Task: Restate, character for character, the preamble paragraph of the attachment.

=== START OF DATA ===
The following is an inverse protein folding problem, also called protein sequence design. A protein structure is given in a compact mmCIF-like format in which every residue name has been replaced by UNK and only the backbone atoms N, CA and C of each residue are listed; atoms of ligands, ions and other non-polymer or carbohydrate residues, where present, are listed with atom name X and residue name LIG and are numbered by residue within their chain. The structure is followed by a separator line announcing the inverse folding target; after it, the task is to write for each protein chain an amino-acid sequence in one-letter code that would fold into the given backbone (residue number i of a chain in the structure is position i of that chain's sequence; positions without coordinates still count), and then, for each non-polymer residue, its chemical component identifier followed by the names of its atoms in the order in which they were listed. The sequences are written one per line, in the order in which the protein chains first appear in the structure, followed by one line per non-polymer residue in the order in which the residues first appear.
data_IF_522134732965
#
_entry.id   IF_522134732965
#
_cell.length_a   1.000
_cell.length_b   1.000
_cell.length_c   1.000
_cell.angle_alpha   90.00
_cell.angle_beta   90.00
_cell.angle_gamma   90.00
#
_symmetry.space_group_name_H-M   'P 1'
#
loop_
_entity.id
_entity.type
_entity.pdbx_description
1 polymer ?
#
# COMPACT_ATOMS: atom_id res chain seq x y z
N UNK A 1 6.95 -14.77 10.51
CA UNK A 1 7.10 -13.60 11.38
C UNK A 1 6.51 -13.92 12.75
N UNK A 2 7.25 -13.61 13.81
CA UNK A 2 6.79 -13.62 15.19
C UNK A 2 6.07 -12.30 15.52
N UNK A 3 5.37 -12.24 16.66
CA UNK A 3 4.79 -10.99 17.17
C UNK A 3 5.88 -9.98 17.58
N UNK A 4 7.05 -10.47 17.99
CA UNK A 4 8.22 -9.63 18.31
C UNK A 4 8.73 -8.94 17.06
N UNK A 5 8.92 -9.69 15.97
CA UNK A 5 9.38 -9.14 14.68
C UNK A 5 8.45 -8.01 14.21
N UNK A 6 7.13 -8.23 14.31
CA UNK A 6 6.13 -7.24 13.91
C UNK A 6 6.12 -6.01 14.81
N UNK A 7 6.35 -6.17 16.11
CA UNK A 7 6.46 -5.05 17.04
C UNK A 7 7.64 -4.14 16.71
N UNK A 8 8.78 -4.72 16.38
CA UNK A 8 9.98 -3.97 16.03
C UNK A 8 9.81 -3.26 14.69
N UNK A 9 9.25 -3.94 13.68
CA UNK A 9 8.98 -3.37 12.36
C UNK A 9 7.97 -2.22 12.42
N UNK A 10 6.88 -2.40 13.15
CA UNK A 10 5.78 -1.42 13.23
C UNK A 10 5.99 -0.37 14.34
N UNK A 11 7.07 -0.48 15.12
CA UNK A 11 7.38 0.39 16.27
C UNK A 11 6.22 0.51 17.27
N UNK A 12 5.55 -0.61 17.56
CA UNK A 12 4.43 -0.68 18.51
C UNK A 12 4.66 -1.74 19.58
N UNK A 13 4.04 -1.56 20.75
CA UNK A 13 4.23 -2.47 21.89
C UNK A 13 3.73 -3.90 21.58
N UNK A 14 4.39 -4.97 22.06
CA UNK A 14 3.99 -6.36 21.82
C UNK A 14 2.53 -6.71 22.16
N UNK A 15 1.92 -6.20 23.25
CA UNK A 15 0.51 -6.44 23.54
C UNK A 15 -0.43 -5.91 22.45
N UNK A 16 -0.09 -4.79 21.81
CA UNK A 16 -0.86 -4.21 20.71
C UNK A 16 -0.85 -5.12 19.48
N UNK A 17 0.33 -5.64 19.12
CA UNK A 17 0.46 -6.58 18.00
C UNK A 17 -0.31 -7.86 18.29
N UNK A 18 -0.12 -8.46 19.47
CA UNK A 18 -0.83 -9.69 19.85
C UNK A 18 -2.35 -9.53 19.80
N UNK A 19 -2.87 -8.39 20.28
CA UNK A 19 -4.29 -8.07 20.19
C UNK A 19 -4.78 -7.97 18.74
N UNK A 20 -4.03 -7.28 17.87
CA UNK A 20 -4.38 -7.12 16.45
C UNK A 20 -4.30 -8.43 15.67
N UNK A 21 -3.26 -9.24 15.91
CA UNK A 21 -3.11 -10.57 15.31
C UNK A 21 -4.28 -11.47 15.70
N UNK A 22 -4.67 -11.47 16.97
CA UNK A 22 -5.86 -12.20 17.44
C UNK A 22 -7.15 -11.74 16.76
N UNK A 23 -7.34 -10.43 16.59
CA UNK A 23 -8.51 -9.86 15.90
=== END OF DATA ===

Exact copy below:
The following is an inverse protein folding problem, also called protein sequence design. A protein structure is given in a compact mmCIF-like format in which every residue name has been replaced by UNK and only the backbone atoms N, CA and C of each residue are listed; atoms of ligands, ions and other non-polymer or carbohydrate residues, where present, are listed with atom name X and residue name LIG and are numbered by residue within their chain. The structure is followed by a separator line announcing the inverse folding target; after it, the task is to write for each protein chain an amino-acid sequence in one-letter code that would fold into the given backbone (residue number i of a chain in the structure is position i of that chain's sequence; positions without coordinates still count), and then, for each non-polymer residue, its chemical component identifier followed by the names of its atoms in the order in which they were listed. The sequences are written one per line, in the order in which the protein chains first appear in the structure, followed by one line per non-polymer residue in the order in which the residues first appear.